More Online Gambling Indictments Inevitable

Written by:
Alejandro Botticelli
Published on:
May/22/2011
More Online Gambling Indictments

An industry that sits on pins and needles is all but assured that additional indictments against online gambling operators and companies will be forthcoming, more sooner than later if past history is any indication.  

On April 15, three of the world’s largest US-facing Internet poker rooms – PokerStars, Full Tilt Poker and UB.com - were indicted and charged with bank fraud and money laundering.  The charge related to violating the Unlawful Internet Gaming Enforcement Act (UIGEA), which carries with it a mere 5-year reduced sentence, seemed like an afterthought at the time. 

The biggest assault against the industry prior to April 15 occurred March 5, 1998.  That’s when the US Attorney’s Office in the Southern District of New York filed a complaint against 21 offshore sports betting operators for violation of the Wire Act, 18 U.S.C. § 1084.  They would go on to become known as the “Internet 21”.  A number of the companies charged continued to prosper long after the charges were handed down:  World Sports Exchange, World Wide Tele Sports and BetRoyal.com (then known as Galaxy).

Only Jay Cohen, founder of World Sports Exchange, decided to take on the US Government and fight the charges.  Despite having famed attorney Ben Brafman representing him (Brafman is Dominique Strauss-Kahn’s attorney), Cohen was eventually found guilty of violating a 1960’s wire act.  He also lost on appeal and served nearly 2 years behind bars.  Most of the other defendants either received a slap on the wrist or remain on the lam to this day.   

Additional charges were filed against about a half dozen other operators and companies approximately one month later, all in connection with the same investigation.  The investigation ultimately wrapped up as the Government focused in on prosecuting Jay Cohen. 

“It would probably be safe to say that the US Attorney’s Office in the Southern District of New York will have its hands full trying to prosecute the principals in Full Tilt Poker, PokerStars and UB.com in addition to collecting fines,” noted Chris Costigan, Gambling911.com’s founder and publisher.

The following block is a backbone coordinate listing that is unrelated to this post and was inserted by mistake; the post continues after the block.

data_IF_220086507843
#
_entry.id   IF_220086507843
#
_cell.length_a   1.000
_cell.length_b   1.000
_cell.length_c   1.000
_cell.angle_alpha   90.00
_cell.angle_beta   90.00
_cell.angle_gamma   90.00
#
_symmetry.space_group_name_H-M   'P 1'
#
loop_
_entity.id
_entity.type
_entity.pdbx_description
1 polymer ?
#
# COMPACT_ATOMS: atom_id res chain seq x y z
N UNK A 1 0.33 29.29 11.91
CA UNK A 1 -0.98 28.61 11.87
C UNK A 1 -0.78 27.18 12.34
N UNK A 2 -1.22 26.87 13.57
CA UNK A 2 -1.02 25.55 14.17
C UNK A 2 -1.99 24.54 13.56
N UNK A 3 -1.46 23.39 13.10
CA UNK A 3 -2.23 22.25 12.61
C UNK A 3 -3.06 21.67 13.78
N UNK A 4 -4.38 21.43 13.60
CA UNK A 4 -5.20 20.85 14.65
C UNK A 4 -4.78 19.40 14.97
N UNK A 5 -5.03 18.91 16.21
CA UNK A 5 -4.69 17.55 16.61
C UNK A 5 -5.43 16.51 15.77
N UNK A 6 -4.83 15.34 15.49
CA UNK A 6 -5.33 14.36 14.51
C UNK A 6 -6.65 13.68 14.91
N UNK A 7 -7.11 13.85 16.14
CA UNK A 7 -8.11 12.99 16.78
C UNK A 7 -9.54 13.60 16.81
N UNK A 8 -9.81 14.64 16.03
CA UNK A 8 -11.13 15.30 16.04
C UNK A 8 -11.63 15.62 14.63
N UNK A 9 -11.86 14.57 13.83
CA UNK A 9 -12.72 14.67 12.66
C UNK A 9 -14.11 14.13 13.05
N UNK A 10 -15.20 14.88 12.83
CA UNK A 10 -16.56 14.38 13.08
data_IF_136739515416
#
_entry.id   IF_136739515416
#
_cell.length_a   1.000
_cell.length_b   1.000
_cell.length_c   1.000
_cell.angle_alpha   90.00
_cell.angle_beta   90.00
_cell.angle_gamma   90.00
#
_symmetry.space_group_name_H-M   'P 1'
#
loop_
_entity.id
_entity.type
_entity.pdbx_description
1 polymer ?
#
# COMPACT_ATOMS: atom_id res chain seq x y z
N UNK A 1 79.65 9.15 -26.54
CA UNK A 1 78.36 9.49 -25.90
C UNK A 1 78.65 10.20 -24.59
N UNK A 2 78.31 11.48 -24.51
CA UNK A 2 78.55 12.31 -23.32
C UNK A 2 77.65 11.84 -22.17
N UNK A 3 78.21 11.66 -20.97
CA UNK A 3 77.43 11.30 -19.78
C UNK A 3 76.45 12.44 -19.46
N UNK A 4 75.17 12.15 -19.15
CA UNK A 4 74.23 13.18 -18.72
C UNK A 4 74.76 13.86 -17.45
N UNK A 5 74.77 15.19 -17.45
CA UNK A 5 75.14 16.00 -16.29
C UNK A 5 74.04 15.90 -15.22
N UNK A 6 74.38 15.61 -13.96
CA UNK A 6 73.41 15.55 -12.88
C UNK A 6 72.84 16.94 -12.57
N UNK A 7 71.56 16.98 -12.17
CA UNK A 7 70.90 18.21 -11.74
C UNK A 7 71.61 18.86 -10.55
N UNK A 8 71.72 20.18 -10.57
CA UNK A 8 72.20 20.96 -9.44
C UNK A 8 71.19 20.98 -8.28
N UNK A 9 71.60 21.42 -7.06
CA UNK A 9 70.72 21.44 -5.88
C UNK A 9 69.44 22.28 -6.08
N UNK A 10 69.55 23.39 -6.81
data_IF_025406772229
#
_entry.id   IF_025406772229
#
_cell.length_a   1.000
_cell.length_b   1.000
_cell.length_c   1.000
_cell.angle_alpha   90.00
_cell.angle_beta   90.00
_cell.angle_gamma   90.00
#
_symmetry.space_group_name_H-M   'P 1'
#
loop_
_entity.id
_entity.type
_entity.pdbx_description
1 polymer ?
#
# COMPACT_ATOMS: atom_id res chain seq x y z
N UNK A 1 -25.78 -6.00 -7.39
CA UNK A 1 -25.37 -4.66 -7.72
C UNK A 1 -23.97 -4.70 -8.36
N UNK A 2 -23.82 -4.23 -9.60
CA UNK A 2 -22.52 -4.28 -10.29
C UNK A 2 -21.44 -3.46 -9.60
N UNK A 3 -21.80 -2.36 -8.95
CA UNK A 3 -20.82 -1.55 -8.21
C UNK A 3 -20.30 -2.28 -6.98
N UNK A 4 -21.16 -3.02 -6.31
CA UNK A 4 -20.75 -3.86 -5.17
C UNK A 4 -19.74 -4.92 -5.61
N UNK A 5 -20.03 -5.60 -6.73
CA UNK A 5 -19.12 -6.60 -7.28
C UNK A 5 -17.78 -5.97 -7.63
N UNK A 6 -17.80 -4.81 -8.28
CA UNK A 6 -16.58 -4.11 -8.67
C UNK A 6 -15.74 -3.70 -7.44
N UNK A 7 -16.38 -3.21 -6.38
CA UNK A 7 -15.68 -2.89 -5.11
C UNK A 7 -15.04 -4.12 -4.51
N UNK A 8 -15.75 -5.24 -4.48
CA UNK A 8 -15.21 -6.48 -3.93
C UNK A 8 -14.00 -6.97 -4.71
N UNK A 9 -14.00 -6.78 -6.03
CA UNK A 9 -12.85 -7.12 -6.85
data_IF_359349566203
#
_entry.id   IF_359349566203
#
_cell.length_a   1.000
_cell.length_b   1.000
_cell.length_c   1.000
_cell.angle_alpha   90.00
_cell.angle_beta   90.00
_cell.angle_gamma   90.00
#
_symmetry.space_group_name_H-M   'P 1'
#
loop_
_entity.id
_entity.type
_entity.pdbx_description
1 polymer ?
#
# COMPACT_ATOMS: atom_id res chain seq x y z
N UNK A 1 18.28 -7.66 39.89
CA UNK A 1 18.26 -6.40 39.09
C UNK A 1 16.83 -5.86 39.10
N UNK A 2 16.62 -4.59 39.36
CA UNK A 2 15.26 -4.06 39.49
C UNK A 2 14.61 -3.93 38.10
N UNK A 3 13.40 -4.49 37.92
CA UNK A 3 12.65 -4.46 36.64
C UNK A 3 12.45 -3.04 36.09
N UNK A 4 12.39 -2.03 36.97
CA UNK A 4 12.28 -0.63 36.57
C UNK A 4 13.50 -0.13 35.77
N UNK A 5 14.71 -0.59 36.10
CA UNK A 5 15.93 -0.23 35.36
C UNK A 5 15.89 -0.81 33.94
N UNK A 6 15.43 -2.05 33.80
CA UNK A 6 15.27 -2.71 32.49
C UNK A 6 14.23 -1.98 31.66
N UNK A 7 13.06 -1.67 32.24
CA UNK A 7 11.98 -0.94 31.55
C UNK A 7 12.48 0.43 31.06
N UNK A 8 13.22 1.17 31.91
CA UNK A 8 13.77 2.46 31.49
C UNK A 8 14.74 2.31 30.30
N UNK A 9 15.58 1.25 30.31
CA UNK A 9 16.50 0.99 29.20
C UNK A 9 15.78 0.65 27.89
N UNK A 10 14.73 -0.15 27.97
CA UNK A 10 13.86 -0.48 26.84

Because the indictments against PokerStars, et al. were superseding, the evidence overwhelmingly suggests that one (and quite possibly two) more complaints will be filed in connection with this matter.

One industry observer, who wished not to be named, was quick to point out the apparent “leap over” referencing both Daniel Tzvetkoff and Douglas Rennick, cooperating witnesses who processed for the gambling firms.

“People have already noted that the case number for the (Daniel) Tzvetkoff indictment (10 Cr. 333) is the same as the case number for the April 15 indictments against the online poker operators, with one major exception. The “Black Friday’s” indictment is listed as a "superseding indictment" with the case number S3 10 Cr. 333,” the industry observer noted. 

“This indicates to me that there are at least two additional superseding indictments relating to this case number that, to my knowledge, have not been unsealed. I have heard at least one source indicate that the (Douglas) Rennick indictment was the first superseding indictment for 10 Cr. 333, but the copy that I have shows that Rennick's indictment case number is 09 Cr. 752 (although it's possible that there is a new indictment case number for Rennick)”.

Costigan Media, which owns the Gambling911.com website, was awarded access to prior seizure warrants related to the investigation into Full TIlt Poker and PokerStars. The Honorable Laura Taylor Swain found in favor of Costigan Media's Motion to Intervene nearly two years ago.  As part of her ruling, Costigan Media (and Gambling911.com) was supposed to receive notice regarding critical developments in the ongoing case. 

Costigan noted:  “Contrary to some of the wild theories we are reading out there, the US Government will not just swoop down on any and all US-facing online gambling companies overnight, or even in a year for that matter.  The process is slow and arduous.  In the case of the aforementioned investigation, we are talking nearly 5 years of leg work.  Any forthcoming charges will likely have been three to five years in the making."

Gambling911.com readers are urged to follow our Twitter page here for immediately breaking news headlines as they happen. 

- Alejandro Botticelli, Gambling911.com

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